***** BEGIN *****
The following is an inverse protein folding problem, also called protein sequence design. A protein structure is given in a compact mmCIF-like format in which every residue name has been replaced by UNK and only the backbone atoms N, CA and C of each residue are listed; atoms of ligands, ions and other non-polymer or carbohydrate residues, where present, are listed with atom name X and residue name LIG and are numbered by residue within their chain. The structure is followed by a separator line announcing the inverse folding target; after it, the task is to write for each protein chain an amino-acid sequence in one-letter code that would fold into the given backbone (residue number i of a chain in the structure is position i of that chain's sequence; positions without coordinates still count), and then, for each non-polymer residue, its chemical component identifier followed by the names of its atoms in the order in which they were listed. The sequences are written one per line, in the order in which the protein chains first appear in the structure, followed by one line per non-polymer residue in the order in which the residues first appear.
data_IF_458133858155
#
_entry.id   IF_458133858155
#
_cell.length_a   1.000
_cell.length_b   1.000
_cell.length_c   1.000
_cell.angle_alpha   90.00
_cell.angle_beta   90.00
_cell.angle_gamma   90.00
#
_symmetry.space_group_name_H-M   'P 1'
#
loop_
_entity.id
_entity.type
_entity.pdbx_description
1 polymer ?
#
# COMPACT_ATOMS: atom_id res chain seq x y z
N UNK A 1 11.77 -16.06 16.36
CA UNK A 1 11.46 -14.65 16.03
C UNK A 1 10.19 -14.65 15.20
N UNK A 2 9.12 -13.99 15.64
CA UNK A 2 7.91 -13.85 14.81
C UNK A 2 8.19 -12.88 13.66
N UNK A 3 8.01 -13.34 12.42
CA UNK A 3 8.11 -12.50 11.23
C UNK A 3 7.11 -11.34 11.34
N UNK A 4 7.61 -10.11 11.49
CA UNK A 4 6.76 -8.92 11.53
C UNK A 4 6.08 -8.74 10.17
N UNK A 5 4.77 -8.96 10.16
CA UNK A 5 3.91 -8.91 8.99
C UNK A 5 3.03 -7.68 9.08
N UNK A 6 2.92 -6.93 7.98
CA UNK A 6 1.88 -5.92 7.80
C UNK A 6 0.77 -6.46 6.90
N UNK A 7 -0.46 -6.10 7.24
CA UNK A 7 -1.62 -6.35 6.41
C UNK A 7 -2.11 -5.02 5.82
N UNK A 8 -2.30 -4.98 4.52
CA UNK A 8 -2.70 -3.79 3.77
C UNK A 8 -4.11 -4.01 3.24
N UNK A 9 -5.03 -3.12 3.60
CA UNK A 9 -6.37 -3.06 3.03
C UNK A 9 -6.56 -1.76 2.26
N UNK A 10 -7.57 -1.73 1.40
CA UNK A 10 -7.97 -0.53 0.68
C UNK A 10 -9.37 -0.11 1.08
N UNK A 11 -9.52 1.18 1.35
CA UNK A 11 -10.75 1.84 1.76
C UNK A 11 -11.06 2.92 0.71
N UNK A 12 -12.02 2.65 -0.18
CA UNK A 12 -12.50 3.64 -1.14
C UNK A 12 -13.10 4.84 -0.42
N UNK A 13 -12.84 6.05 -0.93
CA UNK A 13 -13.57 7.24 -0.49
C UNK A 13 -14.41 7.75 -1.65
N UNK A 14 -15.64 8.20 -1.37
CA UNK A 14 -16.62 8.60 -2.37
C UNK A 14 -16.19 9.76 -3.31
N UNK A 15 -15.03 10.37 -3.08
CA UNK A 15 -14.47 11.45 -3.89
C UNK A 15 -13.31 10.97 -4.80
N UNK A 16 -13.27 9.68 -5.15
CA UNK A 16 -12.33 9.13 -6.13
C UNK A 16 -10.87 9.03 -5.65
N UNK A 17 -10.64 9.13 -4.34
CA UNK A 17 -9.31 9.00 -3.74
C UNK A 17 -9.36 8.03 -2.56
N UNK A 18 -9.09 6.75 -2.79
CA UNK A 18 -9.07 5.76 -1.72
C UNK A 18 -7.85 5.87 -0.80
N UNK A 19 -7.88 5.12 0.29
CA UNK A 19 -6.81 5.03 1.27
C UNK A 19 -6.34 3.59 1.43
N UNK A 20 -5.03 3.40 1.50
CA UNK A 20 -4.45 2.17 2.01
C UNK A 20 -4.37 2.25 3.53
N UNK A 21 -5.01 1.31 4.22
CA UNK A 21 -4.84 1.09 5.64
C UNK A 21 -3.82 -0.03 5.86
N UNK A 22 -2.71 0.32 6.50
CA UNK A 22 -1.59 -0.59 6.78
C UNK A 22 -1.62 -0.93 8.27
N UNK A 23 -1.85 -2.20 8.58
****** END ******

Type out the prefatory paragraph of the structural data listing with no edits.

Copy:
The following is an inverse protein folding problem, also called protein sequence design. A protein structure is given in a compact mmCIF-like format in which every residue name has been replaced by UNK and only the backbone atoms N, CA and C of each residue are listed; atoms of ligands, ions and other non-polymer or carbohydrate residues, where present, are listed with atom name X and residue name LIG and are numbered by residue within their chain. The structure is followed by a separator line announcing the inverse folding target; after it, the task is to write for each protein chain an amino-acid sequence in one-letter code that would fold into the given backbone (residue number i of a chain in the structure is position i of that chain's sequence; positions without coordinates still count), and then, for each non-polymer residue, its chemical component identifier followed by the names of its atoms in the order in which they were listed. The sequences are written one per line, in the order in which the protein chains first appear in the structure, followed by one line per non-polymer residue in the order in which the residues first appear.